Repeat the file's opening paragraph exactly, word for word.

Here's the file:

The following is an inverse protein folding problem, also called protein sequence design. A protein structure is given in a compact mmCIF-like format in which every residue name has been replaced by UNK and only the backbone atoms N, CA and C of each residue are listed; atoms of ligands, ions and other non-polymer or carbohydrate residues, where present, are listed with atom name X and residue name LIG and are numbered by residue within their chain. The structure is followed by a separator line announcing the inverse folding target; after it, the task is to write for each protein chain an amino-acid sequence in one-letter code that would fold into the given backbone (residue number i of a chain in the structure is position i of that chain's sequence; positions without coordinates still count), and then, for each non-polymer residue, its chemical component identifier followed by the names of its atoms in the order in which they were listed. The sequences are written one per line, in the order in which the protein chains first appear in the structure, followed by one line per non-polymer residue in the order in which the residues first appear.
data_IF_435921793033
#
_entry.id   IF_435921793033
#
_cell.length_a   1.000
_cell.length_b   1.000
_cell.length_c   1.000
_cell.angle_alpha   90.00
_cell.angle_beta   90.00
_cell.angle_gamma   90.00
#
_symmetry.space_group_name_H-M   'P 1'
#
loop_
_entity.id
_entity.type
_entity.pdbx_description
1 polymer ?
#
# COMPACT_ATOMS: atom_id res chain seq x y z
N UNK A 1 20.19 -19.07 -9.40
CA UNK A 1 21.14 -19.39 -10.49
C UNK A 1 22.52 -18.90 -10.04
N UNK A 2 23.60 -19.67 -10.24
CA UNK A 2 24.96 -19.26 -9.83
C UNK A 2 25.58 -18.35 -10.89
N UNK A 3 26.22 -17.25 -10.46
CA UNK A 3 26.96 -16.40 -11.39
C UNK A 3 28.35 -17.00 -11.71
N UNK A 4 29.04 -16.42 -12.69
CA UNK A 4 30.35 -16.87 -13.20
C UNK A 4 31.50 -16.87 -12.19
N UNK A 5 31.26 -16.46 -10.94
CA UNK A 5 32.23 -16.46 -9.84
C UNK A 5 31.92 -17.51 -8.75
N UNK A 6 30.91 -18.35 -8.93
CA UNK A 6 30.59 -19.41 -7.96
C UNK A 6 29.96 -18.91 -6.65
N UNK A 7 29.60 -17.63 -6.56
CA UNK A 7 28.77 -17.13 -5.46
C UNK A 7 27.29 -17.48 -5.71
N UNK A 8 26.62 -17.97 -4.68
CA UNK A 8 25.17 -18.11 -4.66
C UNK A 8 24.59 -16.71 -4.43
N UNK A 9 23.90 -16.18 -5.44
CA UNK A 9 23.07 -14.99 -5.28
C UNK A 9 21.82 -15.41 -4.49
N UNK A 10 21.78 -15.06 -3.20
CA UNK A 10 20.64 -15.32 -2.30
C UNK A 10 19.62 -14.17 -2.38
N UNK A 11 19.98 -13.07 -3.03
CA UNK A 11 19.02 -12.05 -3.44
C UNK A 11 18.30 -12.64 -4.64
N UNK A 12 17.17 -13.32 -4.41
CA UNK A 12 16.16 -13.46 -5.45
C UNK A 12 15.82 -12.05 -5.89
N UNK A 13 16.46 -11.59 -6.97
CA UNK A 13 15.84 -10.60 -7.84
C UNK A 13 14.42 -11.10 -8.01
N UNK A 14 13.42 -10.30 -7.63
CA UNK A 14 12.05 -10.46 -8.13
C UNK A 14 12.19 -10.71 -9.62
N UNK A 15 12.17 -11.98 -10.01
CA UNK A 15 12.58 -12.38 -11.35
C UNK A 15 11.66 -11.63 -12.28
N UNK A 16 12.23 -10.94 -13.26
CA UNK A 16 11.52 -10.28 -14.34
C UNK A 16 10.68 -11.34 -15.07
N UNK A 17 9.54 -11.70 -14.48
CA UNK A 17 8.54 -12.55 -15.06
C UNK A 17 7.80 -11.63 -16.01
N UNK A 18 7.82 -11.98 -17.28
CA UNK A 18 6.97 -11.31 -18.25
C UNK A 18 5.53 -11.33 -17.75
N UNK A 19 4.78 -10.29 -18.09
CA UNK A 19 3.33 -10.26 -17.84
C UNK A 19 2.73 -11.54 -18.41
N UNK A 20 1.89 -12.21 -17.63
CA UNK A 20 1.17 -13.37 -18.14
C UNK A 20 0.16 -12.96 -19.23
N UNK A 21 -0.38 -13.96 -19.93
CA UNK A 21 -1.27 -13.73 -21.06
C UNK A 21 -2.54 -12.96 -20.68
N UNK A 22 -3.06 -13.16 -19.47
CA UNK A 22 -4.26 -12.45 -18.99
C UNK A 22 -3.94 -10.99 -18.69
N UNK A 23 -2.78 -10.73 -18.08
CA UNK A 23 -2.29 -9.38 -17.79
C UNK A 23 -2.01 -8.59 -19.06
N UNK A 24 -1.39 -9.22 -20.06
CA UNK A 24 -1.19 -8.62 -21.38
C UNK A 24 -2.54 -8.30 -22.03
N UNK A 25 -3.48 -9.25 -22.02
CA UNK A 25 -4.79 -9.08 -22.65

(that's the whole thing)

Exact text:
The following is an inverse protein folding problem, also called protein sequence design. A protein structure is given in a compact mmCIF-like format in which every residue name has been replaced by UNK and only the backbone atoms N, CA and C of each residue are listed; atoms of ligands, ions and other non-polymer or carbohydrate residues, where present, are listed with atom name X and residue name LIG and are numbered by residue within their chain. The structure is followed by a separator line announcing the inverse folding target; after it, the task is to write for each protein chain an amino-acid sequence in one-letter code that would fold into the given backbone (residue number i of a chain in the structure is position i of that chain's sequence; positions without coordinates still count), and then, for each non-polymer residue, its chemical component identifier followed by the names of its atoms in the order in which they were listed. The sequences are written one per line, in the order in which the protein chains first appear in the structure, followed by one line per non-polymer residue in the order in which the residues first appear.